Category Archives: On Science and the Cosmos

Aurora

If you were anywhere north of, say, whatever latitude it is that the Pennsylvania’s northern border sits on, you were under instructions to get outside and look at the northern sky because the sun was blasting out magnetic particles that … Continue reading

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Farewell, Hunter

This is likely my final photo of Orion the Hunter for this season; the time for the winter stars is passing quickly now. Farewell, Hunter, and good hunting in other skies until we meet again!  

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Tone Poem Tuesday

Composer Eric Whitacre, whom I have featured several times in this space before, is an always fascinating voice to return to. I had, in fact, forgotten about him until the week before the eclipse, when I looked up classical music … Continue reading

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Sun and Moon (and clouds)

In Buffalo, the eclipse was simultaneously an astonishingly powerful and deeply disappointing experience. Clouds were in the forecast all along, but for the last several days, local meteorologists were constantly offering up reasons for optimism…which turned to “Sorry, we’re not … Continue reading

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Astro

Photography, that is. Last week I was blessed with (a) a clear night, and (b) very little moonlight. This led to a brief astrophotography session outside, where I set up my tripod right in my driveway, set my camera’s focus … Continue reading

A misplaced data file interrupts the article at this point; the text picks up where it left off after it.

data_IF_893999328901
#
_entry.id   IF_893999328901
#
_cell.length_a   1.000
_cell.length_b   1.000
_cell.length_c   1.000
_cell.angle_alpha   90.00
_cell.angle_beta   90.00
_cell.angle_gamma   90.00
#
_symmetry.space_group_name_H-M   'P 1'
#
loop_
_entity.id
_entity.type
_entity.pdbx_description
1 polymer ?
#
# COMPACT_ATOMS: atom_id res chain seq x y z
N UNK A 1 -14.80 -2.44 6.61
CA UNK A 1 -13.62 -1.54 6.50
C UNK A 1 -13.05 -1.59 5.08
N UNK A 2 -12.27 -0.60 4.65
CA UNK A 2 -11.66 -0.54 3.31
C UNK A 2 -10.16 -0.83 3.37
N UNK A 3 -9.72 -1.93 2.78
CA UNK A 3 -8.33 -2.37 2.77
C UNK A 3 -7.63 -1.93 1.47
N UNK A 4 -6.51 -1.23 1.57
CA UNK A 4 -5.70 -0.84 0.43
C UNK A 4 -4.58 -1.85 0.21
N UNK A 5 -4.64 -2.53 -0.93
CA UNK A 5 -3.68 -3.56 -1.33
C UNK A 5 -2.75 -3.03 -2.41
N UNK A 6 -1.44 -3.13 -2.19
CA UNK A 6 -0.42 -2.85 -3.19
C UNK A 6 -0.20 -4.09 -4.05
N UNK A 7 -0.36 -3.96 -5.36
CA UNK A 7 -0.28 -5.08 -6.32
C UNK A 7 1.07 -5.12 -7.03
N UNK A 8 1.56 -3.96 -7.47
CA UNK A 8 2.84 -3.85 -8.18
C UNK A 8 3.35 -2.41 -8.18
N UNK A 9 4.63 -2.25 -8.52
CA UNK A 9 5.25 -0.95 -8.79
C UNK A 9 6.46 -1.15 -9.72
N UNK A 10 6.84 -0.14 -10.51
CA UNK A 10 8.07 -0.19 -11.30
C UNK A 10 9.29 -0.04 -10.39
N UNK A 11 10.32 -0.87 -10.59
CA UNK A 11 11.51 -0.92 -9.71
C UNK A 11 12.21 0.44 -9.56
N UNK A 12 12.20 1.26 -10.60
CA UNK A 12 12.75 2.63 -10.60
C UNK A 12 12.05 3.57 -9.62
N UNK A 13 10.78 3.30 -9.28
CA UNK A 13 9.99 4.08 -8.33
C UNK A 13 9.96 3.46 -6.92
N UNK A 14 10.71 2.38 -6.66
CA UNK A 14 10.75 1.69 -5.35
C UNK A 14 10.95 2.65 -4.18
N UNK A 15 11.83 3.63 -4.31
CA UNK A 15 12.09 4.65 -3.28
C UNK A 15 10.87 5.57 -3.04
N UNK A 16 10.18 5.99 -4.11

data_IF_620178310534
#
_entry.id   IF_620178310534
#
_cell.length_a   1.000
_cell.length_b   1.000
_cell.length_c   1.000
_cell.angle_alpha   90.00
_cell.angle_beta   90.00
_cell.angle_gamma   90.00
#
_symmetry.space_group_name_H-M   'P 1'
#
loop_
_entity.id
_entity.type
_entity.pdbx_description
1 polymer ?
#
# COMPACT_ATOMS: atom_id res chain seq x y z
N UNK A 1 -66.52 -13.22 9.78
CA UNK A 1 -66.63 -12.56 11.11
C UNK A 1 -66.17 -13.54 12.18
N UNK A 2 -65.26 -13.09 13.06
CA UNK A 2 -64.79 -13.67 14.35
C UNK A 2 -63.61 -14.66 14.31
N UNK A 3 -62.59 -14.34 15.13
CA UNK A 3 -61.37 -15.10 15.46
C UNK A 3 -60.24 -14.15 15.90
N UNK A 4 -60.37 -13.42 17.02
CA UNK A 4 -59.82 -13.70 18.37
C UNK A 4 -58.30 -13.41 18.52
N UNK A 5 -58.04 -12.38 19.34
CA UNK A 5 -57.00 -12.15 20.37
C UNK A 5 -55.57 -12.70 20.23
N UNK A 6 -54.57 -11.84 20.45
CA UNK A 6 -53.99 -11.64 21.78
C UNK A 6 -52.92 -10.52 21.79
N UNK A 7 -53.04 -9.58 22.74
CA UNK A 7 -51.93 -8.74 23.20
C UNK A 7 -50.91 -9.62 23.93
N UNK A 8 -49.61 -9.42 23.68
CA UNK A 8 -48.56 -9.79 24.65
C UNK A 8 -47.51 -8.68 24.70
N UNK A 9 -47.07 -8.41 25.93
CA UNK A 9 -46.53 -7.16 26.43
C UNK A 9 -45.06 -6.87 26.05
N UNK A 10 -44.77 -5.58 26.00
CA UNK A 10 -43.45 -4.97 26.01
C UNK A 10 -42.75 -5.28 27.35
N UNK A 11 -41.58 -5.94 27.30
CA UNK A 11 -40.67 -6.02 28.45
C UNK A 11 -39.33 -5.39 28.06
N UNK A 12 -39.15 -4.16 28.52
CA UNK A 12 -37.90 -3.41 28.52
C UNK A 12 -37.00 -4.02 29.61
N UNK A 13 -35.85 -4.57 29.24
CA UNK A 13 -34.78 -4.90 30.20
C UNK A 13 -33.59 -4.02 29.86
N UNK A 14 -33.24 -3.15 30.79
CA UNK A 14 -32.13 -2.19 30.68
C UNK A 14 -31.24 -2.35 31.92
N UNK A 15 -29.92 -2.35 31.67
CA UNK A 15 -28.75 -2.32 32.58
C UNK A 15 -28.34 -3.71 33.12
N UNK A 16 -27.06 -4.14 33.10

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Pi Day 2024!!!

Another year, another Pi Day that I didn’t observe with anything new…sigh…but here’s a repost of an earlier celebration! It’s Pi Day, everyone! It is also Albert Einstein’s birthday and, sadly, this year’s edition marks the passing of Stephen Hawking, … Continue reading

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From the Books, for International Women’s Day

This is a repost from a couple of years ago. I chose to repost this, about a book by astronomer Sara Seager, because it has lodged in my brain since I read it. I generally try to avoid reading grief … Continue reading

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Well, THIS woulda been useful back then….

Years ago I somehow wound up engaging a Lunar Landing Denialist–you know, one of those strange folks who insisted that there was no way anyone actually went to the moon, the whole thing was faked, it was a soundstage, yada yada … Continue reading

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The frontier….

The teeming stars of the globular cluster NGC 6544 glisten in this image from the NASA/ESA Hubble Space Telescope. This cluster of tightly bound stars lies more than 8,000 light-years away from Earth and is, like all globular clusters, a … Continue reading

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Lift off!

A first for space flight: the first launch of a rocket made entirely from 3D-printed parts. More here. Amazing!

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